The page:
Finding Value in Knowing

candid photography of two female hugging
Photo by Zun Zun on Pexels.com

All of us want to be valued.

There’s a little portion in all of us asking, “Do you see me? Am I important to you?”

When we’re kids, being valued should be part and parcel of maturing into emotionally healthy people. But, of course, the world’s not perfect.

Sometimes we receive the validation we’re looking for. Someone at work recognizes our long hours and attention to detail on a project and we get some praise. We may get an ambush hug from one of our kids or close family and friends, the kind of hug without words and all meaning.

When we do get what we’re looking for, we get this sense of validation which feels great. But, honestly, how many times a day or week do we get this kind of credit? Some of us can go for months or years without feeling valued.

And this can be a big problem.

Without this sense of value, we can become less than who we are.

I’ve heard some wisdom that says, “Feelings aren’t fact.” This is true. Feelings are real, but they’re not necessarily true.  If I feel undervalued at work or home, does that mean I’m not of value as a person? If my kids don’t hug me, I may feel unloved, but really, does this mean I’m not loved and valued as a father?

Feelings are powerful. We can get overwhelmed with a sense of not being valued and sink like a stone in a cold pond. One of the only defenses for our feelings is knowledge.

My current profession is a police officer. Under 830.1 PC I have the authority to detain and investigate criminal activity. Does this mean every person I contact responds in a polite fashion and respects the authority I carry? HA! Of course not. Can you imagine if I get my feelings hurt every time someone disrespects me? Feelings of value and appreciation aren’t a consideration when I’m working. Instead, I carry the knowledge of who I am. This is practicing knowing against feeling. The State of California gave me the authority and duty, I know this as fact.

How can we use this in our daily lives?

It’s important to remember who I am in Christ, because let’s face it, if I’m waiting to feel good about who I am as a person, I may be waiting a while.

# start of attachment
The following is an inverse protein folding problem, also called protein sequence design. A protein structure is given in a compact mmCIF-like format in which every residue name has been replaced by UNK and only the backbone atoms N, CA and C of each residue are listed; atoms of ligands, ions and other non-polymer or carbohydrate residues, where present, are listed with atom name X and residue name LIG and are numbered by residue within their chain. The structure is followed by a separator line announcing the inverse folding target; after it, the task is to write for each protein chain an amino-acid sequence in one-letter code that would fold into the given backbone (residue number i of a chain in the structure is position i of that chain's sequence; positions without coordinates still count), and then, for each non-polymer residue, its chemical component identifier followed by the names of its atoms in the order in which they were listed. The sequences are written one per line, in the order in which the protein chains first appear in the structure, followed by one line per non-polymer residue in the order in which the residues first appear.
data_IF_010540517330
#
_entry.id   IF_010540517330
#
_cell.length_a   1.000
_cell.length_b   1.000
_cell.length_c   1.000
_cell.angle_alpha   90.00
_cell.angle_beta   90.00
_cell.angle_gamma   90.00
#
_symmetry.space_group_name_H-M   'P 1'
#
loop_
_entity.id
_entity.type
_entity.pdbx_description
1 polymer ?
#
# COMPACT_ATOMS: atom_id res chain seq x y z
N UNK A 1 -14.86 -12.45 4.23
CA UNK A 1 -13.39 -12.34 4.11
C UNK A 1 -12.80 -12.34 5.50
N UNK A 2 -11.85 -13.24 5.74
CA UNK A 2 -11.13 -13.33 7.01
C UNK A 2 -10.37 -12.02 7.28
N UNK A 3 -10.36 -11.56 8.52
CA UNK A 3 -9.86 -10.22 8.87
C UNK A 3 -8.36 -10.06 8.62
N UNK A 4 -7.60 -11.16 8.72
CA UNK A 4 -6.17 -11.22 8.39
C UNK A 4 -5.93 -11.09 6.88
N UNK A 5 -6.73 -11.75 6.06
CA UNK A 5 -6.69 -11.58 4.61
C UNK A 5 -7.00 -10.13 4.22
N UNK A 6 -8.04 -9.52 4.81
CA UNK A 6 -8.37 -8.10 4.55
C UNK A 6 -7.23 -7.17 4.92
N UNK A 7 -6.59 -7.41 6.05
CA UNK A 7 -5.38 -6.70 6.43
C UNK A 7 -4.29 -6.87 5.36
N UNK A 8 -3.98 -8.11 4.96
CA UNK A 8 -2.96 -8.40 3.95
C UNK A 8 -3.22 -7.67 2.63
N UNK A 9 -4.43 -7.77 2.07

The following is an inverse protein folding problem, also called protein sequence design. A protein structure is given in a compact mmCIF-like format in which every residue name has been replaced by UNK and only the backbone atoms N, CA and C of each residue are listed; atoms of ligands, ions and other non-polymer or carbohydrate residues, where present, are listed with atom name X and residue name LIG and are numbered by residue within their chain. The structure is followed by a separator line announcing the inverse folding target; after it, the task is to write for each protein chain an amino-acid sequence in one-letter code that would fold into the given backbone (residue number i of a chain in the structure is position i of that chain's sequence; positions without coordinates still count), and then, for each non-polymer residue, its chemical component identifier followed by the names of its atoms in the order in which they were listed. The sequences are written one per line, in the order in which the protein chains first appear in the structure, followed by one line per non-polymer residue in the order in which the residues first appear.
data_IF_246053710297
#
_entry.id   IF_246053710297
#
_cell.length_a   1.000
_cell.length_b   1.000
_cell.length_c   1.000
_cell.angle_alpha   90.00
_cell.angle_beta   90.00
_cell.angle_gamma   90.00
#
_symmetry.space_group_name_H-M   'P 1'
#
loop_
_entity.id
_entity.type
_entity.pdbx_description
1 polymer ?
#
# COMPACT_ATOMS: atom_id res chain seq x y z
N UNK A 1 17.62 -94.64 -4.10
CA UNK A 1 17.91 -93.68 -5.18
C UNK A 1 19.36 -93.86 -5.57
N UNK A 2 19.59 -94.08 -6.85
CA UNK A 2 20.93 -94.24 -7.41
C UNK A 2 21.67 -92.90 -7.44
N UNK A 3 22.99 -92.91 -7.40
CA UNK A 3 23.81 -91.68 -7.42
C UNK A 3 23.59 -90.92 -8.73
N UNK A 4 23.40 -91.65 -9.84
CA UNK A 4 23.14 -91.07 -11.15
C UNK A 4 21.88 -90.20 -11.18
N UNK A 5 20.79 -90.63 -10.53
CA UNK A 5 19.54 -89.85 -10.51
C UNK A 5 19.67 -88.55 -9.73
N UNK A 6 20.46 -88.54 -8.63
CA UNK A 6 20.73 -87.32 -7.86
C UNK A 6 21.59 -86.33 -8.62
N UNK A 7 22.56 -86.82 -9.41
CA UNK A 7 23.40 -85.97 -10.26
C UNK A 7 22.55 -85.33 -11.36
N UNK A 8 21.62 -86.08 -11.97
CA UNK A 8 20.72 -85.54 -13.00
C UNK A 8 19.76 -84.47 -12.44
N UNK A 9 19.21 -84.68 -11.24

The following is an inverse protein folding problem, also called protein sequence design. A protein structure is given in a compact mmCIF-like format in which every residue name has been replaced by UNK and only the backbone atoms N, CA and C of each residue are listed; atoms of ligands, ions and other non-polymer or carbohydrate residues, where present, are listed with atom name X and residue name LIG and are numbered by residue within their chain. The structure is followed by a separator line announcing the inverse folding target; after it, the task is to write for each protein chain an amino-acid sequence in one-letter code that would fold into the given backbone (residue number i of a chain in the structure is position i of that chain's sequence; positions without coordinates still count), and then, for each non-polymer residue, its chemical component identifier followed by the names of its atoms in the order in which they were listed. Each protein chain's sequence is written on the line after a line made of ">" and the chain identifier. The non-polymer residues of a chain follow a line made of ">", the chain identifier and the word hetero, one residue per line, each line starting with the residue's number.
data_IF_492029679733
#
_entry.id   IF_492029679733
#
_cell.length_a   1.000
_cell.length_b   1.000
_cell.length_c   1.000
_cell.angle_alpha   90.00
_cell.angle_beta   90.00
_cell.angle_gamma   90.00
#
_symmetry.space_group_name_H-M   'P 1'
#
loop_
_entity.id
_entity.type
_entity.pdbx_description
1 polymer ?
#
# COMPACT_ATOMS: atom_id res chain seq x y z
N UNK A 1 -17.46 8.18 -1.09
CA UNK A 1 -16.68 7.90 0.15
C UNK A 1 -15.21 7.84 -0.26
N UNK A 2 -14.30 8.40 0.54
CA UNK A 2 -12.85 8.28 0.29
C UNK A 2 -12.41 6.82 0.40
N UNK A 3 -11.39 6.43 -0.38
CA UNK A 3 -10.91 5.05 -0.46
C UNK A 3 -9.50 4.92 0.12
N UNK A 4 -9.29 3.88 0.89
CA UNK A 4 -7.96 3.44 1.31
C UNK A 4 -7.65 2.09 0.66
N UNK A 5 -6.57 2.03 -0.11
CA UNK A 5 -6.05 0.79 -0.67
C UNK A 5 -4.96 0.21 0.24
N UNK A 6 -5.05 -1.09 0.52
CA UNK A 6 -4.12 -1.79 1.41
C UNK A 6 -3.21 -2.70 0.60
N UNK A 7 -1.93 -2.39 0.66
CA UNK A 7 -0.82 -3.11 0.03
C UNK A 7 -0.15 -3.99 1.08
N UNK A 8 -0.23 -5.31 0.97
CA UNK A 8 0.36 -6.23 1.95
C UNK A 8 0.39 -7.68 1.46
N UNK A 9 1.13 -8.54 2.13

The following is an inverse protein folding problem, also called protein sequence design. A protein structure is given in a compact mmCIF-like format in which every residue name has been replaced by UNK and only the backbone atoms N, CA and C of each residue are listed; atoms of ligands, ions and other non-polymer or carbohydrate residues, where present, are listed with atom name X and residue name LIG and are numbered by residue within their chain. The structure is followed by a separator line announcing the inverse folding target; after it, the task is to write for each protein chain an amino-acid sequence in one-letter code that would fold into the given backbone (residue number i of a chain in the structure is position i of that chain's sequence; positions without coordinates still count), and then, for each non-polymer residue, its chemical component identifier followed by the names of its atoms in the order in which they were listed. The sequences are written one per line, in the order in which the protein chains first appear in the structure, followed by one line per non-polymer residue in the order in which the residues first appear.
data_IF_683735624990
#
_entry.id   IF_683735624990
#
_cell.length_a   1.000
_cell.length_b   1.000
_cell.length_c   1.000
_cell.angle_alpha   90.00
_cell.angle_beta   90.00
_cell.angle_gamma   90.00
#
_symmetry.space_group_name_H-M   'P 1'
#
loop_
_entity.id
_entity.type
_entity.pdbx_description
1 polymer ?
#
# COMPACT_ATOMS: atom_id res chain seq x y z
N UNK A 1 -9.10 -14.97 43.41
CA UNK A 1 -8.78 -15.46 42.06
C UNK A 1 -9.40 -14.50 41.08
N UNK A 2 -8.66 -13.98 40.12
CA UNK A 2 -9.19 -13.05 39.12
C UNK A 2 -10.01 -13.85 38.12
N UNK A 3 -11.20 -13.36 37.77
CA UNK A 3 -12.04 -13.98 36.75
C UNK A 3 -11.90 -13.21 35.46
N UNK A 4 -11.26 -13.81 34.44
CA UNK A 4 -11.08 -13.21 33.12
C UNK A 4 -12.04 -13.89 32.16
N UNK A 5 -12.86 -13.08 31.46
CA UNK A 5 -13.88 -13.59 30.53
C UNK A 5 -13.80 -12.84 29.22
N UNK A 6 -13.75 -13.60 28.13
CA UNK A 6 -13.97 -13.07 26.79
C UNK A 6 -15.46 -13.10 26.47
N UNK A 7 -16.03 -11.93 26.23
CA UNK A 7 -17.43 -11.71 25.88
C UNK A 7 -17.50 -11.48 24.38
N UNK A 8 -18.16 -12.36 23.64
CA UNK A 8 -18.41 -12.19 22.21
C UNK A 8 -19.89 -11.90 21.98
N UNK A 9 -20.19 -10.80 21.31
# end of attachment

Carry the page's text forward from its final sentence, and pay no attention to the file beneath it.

“in Christ you have been brought to fullness.”-Colossians 2:10

This says I am complete in Christ. I am a completed jigsaw puzzle, there’s nothing amiss about me and I can sleep well at night knowing in Him I’m good to go. I’m a completed bag of treasure to him, with everything accounted for.  

Maybe I may not feel loved by someone, but I know I’m loved by Christ 24/7. I may not feel valued at work, but I know God is pleased with what I’ve been given to do.

Throughout the week, I may run into situations which challenge my sense of value. If you’re like me, we’re going to get our knees skinned when we don’t receive the validation we looking for.  But if I set aside my hurt feelings, I can remember who I am. Using the knowledge God offers can strengthen and encourage us. Or we can have a pity party about our feelings (which we do occasionally).

What are some of your favorite bible verses which speak directly to who you are in Christ?

Leave a Reply

Fill in your details below or click an icon to log in:

WordPress.com Logo

You are commenting using your WordPress.com account. Log Out /  Change )

Google+ photo

You are commenting using your Google+ account. Log Out /  Change )

Twitter picture

You are commenting using your Twitter account. Log Out /  Change )

Facebook photo

You are commenting using your Facebook account. Log Out /  Change )

Connecting to %s